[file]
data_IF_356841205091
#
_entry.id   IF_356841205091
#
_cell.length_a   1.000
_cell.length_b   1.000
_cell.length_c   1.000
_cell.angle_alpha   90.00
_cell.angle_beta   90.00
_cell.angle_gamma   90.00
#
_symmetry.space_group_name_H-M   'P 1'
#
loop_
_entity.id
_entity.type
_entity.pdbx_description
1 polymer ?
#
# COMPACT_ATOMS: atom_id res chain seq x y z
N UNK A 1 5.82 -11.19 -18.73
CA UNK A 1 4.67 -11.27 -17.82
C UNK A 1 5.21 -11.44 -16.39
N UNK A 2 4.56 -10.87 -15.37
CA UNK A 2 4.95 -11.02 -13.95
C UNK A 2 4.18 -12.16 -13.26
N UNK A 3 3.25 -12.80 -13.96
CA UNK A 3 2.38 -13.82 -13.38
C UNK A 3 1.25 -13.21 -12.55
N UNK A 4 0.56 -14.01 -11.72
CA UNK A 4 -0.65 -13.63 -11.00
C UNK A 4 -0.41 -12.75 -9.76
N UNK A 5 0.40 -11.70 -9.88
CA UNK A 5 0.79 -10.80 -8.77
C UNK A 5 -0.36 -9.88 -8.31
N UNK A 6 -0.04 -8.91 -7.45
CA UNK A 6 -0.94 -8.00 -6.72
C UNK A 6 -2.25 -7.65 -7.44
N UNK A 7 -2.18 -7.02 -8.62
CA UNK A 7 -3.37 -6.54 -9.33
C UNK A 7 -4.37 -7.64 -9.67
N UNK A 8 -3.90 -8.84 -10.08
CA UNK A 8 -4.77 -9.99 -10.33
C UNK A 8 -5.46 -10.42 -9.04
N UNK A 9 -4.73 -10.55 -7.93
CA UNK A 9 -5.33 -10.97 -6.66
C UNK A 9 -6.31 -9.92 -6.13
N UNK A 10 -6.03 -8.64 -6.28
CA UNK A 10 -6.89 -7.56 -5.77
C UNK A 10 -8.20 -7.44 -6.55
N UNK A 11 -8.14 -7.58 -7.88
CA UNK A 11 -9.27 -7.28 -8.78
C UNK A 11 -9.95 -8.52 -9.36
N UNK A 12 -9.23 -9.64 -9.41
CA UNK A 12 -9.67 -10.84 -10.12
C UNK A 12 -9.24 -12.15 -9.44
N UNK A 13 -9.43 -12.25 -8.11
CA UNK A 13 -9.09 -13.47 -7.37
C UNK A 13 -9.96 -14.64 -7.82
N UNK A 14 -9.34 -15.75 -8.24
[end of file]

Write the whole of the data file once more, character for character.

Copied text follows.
data_IF_356841205091
#
_entry.id   IF_356841205091
#
_cell.length_a   1.000
_cell.length_b   1.000
_cell.length_c   1.000
_cell.angle_alpha   90.00
_cell.angle_beta   90.00
_cell.angle_gamma   90.00
#
_symmetry.space_group_name_H-M   'P 1'
#
loop_
_entity.id
_entity.type
_entity.pdbx_description
1 polymer ?
#
# COMPACT_ATOMS: atom_id res chain seq x y z
N UNK A 1 5.82 -11.19 -18.73
CA UNK A 1 4.67 -11.27 -17.82
C UNK A 1 5.21 -11.44 -16.39
N UNK A 2 4.56 -10.87 -15.37
CA UNK A 2 4.95 -11.02 -13.95
C UNK A 2 4.18 -12.16 -13.26
N UNK A 3 3.25 -12.80 -13.96
CA UNK A 3 2.38 -13.82 -13.38
C UNK A 3 1.25 -13.21 -12.55
N UNK A 4 0.56 -14.01 -11.72
CA UNK A 4 -0.65 -13.63 -11.00
C UNK A 4 -0.41 -12.75 -9.76
N UNK A 5 0.40 -11.70 -9.88
CA UNK A 5 0.79 -10.80 -8.77
C UNK A 5 -0.36 -9.88 -8.31
N UNK A 6 -0.04 -8.91 -7.45
CA UNK A 6 -0.94 -8.00 -6.72
C UNK A 6 -2.25 -7.65 -7.44
N UNK A 7 -2.18 -7.02 -8.62
CA UNK A 7 -3.37 -6.54 -9.33
C UNK A 7 -4.37 -7.64 -9.67
N UNK A 8 -3.90 -8.84 -10.08
CA UNK A 8 -4.77 -9.99 -10.33
C UNK A 8 -5.46 -10.42 -9.04
N UNK A 9 -4.73 -10.55 -7.93
CA UNK A 9 -5.33 -10.97 -6.66
C UNK A 9 -6.31 -9.92 -6.13
N UNK A 10 -6.03 -8.64 -6.28
CA UNK A 10 -6.89 -7.56 -5.77
C UNK A 10 -8.20 -7.44 -6.55
N UNK A 11 -8.14 -7.58 -7.88
CA UNK A 11 -9.27 -7.28 -8.78
C UNK A 11 -9.95 -8.52 -9.36
N UNK A 12 -9.23 -9.64 -9.41
CA UNK A 12 -9.67 -10.84 -10.12
C UNK A 12 -9.24 -12.15 -9.44
N UNK A 13 -9.43 -12.25 -8.11
CA UNK A 13 -9.09 -13.47 -7.37
C UNK A 13 -9.96 -14.64 -7.82
N UNK A 14 -9.34 -15.75 -8.24